Unless you’ve been living under a rock for the past year, you’ll probably be aware of the three categories that have occupied the headlines more than most, Trump, Brexit and Sexual assault.
More and more famous faces, both in the world of politics and entertainment are having their good reputations ripped from them as they are being shown as the sexual predators that they are. Women both famous and otherwise are no longer afraid to tell their stories and tell the world what they have faced, and that our idols are not what we think they are.
It’s not just celebrities, women who have been sexually assaulted by bosses, acquaintances and even strangers are breaking their silence.
Before I continue writing this article about sexual assault, there is something which I feel duty bound to confess.
I was wrong.
For several years now, I have been quite a big fan of the ‘controversial’ internet personalities such as Sargon of Akkad, Milo Yiannopoulos, and Christina Hoff Sommers. Don’t get me wrong, I still adore those individuals and many more like them.
But one idea that they have always pushed is that sexual assault is an incredibly rare occurrence and only the most unfortunate women experience it. The amount of women who are finally speaking about their experiences prove that idea false.
Something that I have found, which makes me incredibly angry is the party politicisation of sexual assault. By this, I mean that whenever somebody of a certain political party (or ideology) is revealed to have committed an unpleasant act, their supporters rush to mention all of the bad things done by members of the opposing party. Do people honestly think that somebody else sexually assaulting someone justifies the action?
If you’re a Tory and you sexually assault someone, you’re a scum-bag and you should be fired.
If you’re Labour and you sexually assault someone, you’re a scum-bag and you should be fired.
If you’re right wing and you sexually assault someone, you’re a scuba and you should be fired.
If you’re a left wing and you sexually assault someone, you’re a scum-bag and you should be fired.
The frustrating thing about sexual assault is that because we have only just started speaking about it, there is still a lot of information that we don’t know for sure.
The most important piece of information that we’re still missing is to what extent the male population is the source of this issue. There are two possibilities in regards to this:
- A large percentage of the male population are sexually assaulting women.
- A small percentage of the male population are sexually assaulting a large percentage of the female population.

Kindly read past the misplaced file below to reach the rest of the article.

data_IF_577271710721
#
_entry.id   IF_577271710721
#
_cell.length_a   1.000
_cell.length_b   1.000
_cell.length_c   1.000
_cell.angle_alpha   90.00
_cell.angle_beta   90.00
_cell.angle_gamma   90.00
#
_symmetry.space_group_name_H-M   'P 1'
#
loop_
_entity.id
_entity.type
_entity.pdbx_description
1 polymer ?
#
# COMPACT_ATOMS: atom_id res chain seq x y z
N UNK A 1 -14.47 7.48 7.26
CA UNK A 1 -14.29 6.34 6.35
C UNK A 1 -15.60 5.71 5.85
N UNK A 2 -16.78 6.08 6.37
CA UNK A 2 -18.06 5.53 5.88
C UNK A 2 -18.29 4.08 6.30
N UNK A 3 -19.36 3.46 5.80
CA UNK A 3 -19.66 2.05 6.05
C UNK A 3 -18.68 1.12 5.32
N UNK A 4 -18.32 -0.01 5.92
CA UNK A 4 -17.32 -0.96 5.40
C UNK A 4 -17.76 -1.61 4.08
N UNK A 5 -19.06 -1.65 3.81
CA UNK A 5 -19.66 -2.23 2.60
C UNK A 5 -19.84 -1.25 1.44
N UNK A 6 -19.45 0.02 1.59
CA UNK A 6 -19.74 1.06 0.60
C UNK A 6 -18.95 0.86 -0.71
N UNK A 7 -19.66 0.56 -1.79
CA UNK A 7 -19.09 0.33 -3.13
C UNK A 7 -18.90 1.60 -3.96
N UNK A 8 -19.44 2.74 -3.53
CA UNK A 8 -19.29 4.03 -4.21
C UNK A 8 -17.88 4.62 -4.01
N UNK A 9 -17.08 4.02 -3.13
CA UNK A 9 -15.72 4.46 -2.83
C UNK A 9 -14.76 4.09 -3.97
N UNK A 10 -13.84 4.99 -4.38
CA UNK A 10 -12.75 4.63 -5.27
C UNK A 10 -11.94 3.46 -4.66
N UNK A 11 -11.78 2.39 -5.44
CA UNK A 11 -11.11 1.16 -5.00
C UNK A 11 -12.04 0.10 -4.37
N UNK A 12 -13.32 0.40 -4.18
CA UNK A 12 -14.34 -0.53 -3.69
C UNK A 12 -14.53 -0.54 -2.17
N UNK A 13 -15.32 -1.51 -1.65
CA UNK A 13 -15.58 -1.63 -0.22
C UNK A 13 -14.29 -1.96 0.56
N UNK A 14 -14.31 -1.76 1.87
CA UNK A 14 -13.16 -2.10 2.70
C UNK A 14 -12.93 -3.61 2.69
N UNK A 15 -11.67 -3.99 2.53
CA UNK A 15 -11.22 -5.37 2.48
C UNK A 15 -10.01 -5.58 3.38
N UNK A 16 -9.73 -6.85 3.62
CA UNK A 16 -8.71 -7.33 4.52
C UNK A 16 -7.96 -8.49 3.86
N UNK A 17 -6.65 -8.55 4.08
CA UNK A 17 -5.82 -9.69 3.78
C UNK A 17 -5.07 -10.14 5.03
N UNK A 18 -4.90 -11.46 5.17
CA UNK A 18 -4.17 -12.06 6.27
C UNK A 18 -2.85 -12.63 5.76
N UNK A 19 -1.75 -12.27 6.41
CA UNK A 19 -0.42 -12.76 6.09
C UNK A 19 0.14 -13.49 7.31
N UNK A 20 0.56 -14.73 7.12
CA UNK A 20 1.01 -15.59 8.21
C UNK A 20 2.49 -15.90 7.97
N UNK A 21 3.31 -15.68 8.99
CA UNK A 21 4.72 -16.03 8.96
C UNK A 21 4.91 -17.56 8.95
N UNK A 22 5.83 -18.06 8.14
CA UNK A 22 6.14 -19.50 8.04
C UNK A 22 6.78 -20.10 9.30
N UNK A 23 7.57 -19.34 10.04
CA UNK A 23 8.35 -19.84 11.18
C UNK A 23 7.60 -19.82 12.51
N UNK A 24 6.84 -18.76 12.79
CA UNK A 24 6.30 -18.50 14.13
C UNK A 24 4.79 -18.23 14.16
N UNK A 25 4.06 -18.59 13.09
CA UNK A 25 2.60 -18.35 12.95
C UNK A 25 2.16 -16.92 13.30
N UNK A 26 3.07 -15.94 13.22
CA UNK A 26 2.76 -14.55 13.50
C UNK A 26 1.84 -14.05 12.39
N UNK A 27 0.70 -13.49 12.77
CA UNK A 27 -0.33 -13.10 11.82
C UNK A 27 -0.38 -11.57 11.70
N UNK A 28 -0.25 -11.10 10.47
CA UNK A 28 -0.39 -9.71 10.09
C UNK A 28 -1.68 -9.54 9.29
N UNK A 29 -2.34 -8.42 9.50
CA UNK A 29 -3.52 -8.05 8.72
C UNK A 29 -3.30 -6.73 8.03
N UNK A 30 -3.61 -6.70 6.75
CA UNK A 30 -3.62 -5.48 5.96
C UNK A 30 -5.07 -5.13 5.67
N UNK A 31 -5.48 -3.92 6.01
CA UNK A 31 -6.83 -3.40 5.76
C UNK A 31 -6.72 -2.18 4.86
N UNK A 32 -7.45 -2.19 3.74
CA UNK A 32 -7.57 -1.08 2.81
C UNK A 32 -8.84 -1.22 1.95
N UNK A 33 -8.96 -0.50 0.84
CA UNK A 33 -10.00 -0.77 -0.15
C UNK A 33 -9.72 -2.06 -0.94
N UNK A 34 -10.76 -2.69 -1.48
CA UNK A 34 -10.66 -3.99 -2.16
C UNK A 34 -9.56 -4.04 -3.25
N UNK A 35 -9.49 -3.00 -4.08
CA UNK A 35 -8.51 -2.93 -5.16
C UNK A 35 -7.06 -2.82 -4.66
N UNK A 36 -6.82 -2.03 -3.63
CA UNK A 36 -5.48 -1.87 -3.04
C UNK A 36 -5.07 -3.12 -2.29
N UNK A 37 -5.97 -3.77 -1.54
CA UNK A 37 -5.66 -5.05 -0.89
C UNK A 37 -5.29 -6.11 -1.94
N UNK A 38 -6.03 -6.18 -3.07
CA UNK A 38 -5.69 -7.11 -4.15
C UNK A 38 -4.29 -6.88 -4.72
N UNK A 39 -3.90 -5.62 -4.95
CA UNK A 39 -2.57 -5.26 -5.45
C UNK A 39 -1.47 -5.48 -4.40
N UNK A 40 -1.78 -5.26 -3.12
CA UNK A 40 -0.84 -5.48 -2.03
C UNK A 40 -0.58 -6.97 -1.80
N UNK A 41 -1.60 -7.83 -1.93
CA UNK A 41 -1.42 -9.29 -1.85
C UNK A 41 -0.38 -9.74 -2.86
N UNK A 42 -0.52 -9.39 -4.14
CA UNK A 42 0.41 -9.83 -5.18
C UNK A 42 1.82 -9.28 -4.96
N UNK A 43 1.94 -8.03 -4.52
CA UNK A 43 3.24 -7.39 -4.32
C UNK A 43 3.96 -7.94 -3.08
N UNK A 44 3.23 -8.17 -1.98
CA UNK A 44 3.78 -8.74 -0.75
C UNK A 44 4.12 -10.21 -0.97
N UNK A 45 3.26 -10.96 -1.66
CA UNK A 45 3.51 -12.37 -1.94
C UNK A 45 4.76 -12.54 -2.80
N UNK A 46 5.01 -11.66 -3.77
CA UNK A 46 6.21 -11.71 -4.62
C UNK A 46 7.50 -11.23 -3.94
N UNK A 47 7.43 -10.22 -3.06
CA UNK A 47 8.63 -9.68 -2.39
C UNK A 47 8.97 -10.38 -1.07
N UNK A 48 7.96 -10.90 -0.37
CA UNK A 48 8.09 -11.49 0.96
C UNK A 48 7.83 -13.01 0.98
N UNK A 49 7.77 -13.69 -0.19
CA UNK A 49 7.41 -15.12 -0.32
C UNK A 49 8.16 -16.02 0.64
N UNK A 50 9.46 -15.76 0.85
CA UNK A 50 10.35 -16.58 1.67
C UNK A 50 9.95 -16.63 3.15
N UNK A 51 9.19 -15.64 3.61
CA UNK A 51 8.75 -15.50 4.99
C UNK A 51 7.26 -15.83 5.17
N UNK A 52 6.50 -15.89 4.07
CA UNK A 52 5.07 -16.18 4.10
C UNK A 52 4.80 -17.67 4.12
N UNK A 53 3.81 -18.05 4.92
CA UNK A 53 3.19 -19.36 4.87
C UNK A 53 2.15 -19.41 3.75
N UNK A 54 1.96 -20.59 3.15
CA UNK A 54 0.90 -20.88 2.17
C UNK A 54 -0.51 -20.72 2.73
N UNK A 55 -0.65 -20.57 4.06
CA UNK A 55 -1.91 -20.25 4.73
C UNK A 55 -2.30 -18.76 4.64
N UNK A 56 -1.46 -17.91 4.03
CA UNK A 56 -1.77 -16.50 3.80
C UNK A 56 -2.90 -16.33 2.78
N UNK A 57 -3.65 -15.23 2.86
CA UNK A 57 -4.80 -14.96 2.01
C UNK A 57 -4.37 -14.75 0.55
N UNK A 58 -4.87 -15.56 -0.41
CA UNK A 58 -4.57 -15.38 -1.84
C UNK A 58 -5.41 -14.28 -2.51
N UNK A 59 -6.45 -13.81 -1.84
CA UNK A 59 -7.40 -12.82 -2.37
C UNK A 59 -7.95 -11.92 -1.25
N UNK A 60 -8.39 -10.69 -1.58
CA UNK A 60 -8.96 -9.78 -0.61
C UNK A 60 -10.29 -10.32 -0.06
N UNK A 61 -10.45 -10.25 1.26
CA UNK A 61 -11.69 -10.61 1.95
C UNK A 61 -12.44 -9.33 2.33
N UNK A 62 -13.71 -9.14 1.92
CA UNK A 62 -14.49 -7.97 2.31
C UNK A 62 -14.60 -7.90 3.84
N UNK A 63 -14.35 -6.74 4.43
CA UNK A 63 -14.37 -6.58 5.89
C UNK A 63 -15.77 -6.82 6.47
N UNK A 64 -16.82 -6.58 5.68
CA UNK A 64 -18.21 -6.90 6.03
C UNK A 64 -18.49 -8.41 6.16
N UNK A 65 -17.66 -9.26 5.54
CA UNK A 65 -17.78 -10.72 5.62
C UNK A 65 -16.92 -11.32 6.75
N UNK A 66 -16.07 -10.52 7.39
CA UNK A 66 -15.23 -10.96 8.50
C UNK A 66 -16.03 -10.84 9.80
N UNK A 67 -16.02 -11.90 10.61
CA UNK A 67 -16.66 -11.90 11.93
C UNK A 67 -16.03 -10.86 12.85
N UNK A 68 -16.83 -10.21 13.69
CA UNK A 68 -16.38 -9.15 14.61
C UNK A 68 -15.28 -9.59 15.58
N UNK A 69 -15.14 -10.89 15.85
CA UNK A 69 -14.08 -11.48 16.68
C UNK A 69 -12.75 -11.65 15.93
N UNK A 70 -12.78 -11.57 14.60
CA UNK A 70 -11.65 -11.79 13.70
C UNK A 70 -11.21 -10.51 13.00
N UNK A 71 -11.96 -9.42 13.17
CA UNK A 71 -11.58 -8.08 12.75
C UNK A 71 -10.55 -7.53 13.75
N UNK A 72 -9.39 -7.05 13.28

Only by finding the problem can we truly find the solution.
A problem with how we are raised is that we are taught to focus on the consequences of our actions. On the surface, considering the consequences of what you’re doing seems like a sensible idea, but dig a little deeper and it’s clear that consequentialism could very well be playing a part in the sexual assault epidemic that is only just coming to the surface. Telling somebody to ‘think about the consequences of your actions’ gives them the impression that they can do whatever they wish, so long as they don’t get caught! I have a saying that I often like to remind myself of ‘If you do what’s right, the consequences will sort themselves out’.
Harvey Weinstein – the disgraced American film producer accused of multiple sexual assaults
If you need further proof that consequentialism has played a role in the number of sexual assaults, consider the fact that almost all of them are done by men in higher positions of power to their victims. If you ask how many female employees have been assaulted by their boss, you’ll probably get a lot of people come forward. However, if you ask how many female bosses have been assaulted by their employees, the numbers will significantly drop.
Another reason why we’re still not clear on just exactly what the problem is that there is no set definition on what sexual assault is. Some people would argue that cat-calling qualifies as sexual assault as they are unwanted sexual advances. Most of those people would also argue that sending sexually explicit messages and pictures online is assault. I disagree!
Cat-calls and messages are mere words, and therefore completely harmless. They certainly shouldn’t be lumped into the same category as the likes of rape.
But the reality is that we will not be able to solve sexual assault if we cannot come to a consensus on the definition of that word.
In the wake of these new revelations, many people are quick to jump to the conclusion that the government needs to do something in order to combat sexual assault.
As a Libertarian, I am highly sceptical of the government. I do not believe that state intervention needs to be the solution to all of our problems. Nor do I think that state intervention is the best solution to all our problems. In fact, as you’re probably aware, some of the people who are part of the problem are also part of the state! All state intervention would do is to silence the victims even more as many of them would fear ruining the perpetrators life and record.
The only way that we can overcome sexual assault is to overcome prudishness. We need to stop being afraid or embarrassed to talk about what has happened to us. We need to call out assault whenever it happens, even if doing so makes us uncomfortable.
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